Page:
I submit that a similar opportunity, but in a different context, exists today for the Air Reserve, based upon similar factors. First, we know that so-called ‘knowledge workers’ are a key part of any profession, including the profession of arms. For example, a recent article on knowledge management, published in Bravo Defence, stated that:

EBO [Effects Based Operations] requires a broad-based, comprehensive, and systematic knowledge of the adversary, friendly forces and neutral parties. It must address the full range of a region’s political, military, economic, social, information and infrastructure systems.6

However, the range of skills required to acquire and manage this knowledge is considerable, and the CF already finds it difficult to recruit, to educate, and to retain such people.

Nonetheless, Canada has large numbers of civilian ‘knowledge workers,’ whose skills might be employed, on a part-time basis, by the Air Force Reserve. Imagine the air force creating Knowledge Creation and Management (KC&M)7 squadrons around the country, composed mainly of reservists, but including a leavening of Regular Force personnel. These squadrons could fulfil many functions, such as those required to support EBO in the example cited above, for providing strategic, economic, and political analysis, as well as social, cultural, and risk analysis.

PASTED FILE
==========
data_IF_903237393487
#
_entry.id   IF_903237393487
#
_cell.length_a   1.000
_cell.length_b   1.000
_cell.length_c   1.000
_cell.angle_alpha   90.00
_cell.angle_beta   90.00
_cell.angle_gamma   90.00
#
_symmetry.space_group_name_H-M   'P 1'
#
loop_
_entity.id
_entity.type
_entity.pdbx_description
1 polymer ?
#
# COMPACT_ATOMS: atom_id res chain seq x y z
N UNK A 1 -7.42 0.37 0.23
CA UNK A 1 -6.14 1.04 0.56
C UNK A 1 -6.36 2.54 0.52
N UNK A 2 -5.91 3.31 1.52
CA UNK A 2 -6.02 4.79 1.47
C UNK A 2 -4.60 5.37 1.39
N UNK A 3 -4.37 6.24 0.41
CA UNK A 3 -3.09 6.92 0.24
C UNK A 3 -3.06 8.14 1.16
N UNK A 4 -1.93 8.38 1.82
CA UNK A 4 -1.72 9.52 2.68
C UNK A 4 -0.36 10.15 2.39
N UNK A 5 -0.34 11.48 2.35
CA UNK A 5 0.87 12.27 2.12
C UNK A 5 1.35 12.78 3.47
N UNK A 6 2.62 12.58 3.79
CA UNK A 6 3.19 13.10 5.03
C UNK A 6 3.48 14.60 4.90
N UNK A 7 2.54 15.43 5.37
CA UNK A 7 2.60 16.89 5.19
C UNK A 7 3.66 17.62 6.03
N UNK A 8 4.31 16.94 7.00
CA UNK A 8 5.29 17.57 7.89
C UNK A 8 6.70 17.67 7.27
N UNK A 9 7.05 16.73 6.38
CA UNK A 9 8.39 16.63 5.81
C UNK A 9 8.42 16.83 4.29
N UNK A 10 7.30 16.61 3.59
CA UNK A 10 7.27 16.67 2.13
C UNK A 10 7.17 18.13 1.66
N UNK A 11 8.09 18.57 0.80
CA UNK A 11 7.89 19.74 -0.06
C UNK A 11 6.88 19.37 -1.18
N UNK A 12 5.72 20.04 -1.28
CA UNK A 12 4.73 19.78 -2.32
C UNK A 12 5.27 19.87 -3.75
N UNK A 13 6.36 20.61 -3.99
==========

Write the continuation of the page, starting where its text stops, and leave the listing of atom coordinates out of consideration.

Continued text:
The jobs of those employed in these KC&M squadrons would be similar to their civilian jobs, and therefore, their training could be minimized. They could work from home or some other convenient location of their choice in a virtual environment, linked by the Internet, meeting face-to-face only on occasion, mainly for team building and social activities. This virtual work environment would mean that these squadrons would not need permanent infrastructure facilities requiring capital expenditure or overhead costs. Furthermore, members of the squadrons would not need to meet the same physical standards as other members of the Canadian Forces.8 Therefore, KC&M squadrons would not be required to deploy their members physically, but, in a manner similar to the old sedentary militia, they could be ‘based’ in a fixed geographical location. Nevertheless, employing methods such as ‘reach back’ and ‘reach forward,’ they would be able to support expeditionary operations in a virtual sense. KC&M squadrons therefore could offer services to any number of CF organizations. For example, they could provide strategic planning considerations and analysis to the CDS’s new Strategic Staff, or virtual support to Canada Command.